Pietro Antonio Rotari, style of, second half of the 18th century: Portrait of Tsarevich Paul Petrovich of Russia. Unsigned. Oil on canvas. 80×62 cm.


Portrait of Tsarevich Paul Petrovich of Russia (1754–1801), from 1796 Tsar Paul I of Russia, son of Tsar Peter III of Russia and Tsaritsa Catherine II the Great of Russia, dressed in a red jacket, gold embroidered vest and lace collar, bearing the cross of the Imperial Russian Order of Saint Anna as well as the star and blue ribbon of the Imperial Russian Order of Saint Andrew, holding an ermine cloak. Unsigned. Oil on canvas laid on canvas. 80×62 cm. Régence revival frame, 19th century.

Literature: N. G. Presnova, “Collection of Portraits of Count Sheremetev in Kuskovo”, Moscow 2002, a similar portrait is reproduced and mentioned p. 183, this measuring 83.5×71 cm. The location of the original portrait by Rotati is unknown today. Besides the portrait in the Collection of Count Sheremetev, the portrait type is also known from the Ivanovskii Region Art Museum (painted by A. P. Antropov 1761), the Chinese Palace Museum in Lomonosov (painted by A. P. Antropov 1761) and the Arkhangelskoye Palace outside Moscow (unknown artist, 18th century).

Tsar Paul I (1754–1801) was son of Tsar Peter III and Tsaritsa Catherine II the Great, though, she hinted in her memoirs that the father could be her lover, Count Sergei Saltykov. Under all circumstances, the tsarevich had Romanov blood, when the count was a descendant of Tatiana Feodorovna Romanova, a sister of the first Romanov tsar, Mikhail I. Tsarevich Paul Petrovich was born in St. Petersburg and his education was from the birth in the hands of his father’s aunt, Tsaritsa Elisabeth. She was happy that the Imperial succession was secured after several troubled years since Peter the Great's reign. Even though, he was described as a needed, sickly and lonely boy. In 1773 he married with Princess Wilhelmina Louise of Hesse-Darmstadt and after her death in childbirth he married Princess Sophia Dorothea of Württemberg in 1773, now Tsarevna Maria Feodorovna. They got ten children, among others the later Tsar Alexander I, Grand Duke Konstantin, Grand Duchess Alexandra, Grand Duchess Catherine and the later Tsar Nicholas I. Due to his upbringing by the aunt, Tsarevich Paul and his mother never got close. It was also said that she did not like him because he was similar with his father. On the other hand, Tsarevich Paul Petrovich idolized his father's memorial, which his mother did not aprove as well. After all, their marriage was not happy, and the murder of Peter III was actually carried out by the brother of Catherine II the Great's lover. When his firstborn son, Alexander (I) was born in 1777, Catherine II the Great also saw him as her natural heir. Rumours said that she would exclude him from the Russian throne and leave it to Grand Duke Alexander (I). This is maybe the reason why, Paul I as Russian Tsar from 1796, the year after completed the Pauline Laws, which established the male inheritance rights in the House of Romanov. Tsar Paul I was never a popular ruler and he was murdered in St. Petersburg 1801, followed by his son, now Tsar Alexander I.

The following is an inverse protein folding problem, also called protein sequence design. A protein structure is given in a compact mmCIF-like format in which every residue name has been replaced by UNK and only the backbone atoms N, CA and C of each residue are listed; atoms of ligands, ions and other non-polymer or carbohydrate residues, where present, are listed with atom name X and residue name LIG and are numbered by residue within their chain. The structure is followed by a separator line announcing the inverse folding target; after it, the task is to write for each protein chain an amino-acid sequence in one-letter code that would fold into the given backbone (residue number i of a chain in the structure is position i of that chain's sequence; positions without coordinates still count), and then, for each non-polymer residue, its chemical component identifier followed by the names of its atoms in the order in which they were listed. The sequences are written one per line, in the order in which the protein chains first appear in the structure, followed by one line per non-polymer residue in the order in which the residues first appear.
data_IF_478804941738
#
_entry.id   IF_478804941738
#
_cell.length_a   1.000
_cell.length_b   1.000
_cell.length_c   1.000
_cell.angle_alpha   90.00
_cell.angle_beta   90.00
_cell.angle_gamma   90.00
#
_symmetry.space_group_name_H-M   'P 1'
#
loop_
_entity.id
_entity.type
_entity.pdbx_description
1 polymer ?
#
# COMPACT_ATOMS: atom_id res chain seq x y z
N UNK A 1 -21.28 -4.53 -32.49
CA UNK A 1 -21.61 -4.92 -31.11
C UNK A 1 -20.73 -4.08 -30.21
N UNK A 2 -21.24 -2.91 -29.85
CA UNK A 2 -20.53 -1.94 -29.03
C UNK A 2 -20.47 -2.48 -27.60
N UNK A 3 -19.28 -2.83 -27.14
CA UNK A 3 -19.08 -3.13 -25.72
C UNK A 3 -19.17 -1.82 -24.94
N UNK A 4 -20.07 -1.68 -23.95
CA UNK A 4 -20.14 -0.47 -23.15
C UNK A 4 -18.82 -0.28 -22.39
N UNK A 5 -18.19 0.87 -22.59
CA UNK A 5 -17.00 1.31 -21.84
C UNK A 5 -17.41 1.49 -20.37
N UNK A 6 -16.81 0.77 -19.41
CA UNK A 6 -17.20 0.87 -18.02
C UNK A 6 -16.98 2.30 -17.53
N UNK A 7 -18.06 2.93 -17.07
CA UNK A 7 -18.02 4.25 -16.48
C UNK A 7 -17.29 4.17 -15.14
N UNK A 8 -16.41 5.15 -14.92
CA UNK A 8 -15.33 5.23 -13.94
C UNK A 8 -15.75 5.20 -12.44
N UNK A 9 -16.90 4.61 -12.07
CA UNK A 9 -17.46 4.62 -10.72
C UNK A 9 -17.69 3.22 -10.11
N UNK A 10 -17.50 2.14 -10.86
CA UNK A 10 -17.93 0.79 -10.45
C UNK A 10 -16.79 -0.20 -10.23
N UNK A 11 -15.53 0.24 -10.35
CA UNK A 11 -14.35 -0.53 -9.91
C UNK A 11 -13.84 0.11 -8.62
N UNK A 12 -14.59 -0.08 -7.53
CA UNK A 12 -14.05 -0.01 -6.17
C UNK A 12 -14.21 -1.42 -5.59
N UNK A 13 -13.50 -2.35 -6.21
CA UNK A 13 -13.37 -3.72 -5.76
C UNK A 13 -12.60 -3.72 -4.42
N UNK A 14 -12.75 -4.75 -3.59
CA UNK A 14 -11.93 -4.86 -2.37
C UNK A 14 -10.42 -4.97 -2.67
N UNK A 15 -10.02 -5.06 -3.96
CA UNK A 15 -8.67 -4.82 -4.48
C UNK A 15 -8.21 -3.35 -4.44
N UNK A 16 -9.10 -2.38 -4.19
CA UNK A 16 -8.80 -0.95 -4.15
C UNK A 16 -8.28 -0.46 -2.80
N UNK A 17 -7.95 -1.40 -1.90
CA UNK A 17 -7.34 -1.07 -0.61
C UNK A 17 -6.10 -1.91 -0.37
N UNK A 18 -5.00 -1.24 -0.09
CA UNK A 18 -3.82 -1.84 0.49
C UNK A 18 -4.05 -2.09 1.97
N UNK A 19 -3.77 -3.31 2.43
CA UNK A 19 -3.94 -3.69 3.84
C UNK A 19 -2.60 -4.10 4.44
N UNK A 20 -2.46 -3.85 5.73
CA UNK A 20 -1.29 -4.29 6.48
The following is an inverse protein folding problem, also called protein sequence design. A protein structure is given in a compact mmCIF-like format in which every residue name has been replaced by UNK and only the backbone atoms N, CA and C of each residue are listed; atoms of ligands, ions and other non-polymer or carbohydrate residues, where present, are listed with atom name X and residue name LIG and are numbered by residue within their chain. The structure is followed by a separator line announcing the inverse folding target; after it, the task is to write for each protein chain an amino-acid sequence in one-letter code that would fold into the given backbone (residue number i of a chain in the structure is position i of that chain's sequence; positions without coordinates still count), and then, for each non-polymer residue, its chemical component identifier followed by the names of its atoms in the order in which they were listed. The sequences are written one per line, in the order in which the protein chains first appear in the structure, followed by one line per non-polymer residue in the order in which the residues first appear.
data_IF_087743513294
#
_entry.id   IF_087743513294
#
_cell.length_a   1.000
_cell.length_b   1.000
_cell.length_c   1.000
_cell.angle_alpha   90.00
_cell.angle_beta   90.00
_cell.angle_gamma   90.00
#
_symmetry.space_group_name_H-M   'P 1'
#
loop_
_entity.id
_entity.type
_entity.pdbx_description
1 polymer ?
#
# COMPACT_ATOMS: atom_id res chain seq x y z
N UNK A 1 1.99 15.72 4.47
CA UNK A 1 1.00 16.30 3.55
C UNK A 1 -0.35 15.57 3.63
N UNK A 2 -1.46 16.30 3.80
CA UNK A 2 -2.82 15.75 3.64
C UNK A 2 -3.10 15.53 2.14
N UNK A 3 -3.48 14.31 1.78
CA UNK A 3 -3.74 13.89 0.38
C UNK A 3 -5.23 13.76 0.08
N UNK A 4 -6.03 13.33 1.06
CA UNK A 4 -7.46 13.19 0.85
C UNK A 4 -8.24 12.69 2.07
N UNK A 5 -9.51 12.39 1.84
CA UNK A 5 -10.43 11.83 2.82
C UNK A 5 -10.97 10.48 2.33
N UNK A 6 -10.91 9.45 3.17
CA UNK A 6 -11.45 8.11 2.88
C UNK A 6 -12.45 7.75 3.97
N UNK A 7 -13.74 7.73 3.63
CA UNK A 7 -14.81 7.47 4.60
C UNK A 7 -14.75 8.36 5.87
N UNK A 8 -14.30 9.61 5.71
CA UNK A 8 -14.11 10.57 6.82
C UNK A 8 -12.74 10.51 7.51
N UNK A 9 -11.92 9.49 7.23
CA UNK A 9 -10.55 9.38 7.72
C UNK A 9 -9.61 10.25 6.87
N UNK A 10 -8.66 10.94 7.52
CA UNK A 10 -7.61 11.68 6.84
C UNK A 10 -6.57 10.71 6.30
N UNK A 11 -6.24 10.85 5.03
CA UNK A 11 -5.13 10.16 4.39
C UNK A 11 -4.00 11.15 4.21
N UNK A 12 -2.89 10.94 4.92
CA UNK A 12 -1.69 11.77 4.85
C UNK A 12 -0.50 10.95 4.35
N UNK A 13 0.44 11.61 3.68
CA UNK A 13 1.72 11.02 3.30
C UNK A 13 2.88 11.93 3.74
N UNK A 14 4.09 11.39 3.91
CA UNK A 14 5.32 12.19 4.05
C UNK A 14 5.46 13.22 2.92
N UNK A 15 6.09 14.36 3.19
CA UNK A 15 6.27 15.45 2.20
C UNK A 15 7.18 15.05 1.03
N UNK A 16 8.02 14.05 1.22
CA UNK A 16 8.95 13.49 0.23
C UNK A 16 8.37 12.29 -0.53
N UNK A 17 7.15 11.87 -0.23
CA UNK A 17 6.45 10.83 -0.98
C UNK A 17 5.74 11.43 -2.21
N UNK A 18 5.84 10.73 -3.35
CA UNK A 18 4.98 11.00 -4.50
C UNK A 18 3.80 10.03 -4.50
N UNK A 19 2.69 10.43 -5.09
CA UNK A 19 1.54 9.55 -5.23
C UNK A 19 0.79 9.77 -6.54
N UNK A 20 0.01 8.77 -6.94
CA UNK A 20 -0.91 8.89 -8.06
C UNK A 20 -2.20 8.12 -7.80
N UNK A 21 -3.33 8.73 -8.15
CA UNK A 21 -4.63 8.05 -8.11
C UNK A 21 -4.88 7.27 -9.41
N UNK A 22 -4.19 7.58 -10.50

Provenance: Acquired by Richard and Erica Zeiner-Henriksen 1922–1927 in St. Petersburg. When they moved into the Saltykov Palace in St. Petersburg 1922, the portrait was situated in their residence as left inventory from the Saltykov family. The palace was originally a present from Tsaritsa Catherine the Great to Prince Nikolai Ivanovich Saltykov. It was a reward being the tutor of her grandsons, Tsarevich Alexander Pavlovich (I) and Grand Duke Konstantin Pavlovch, sons of Tsareivch Paul Petrovich. Therefore, it is possible that this portrait at first also was a present from the Imperial family to the Saltykov family.


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Please contact Bruun Rasmussen regarding this via email: bids@bruun-rasmussen.dk or tel.: +45 8818 1013.


Russian art & icons, 9 June 2017




Pietro Antonio Rotari, style of, second half of the 18th century


150,000–200,000 kr.


Price realised

320,000 kr.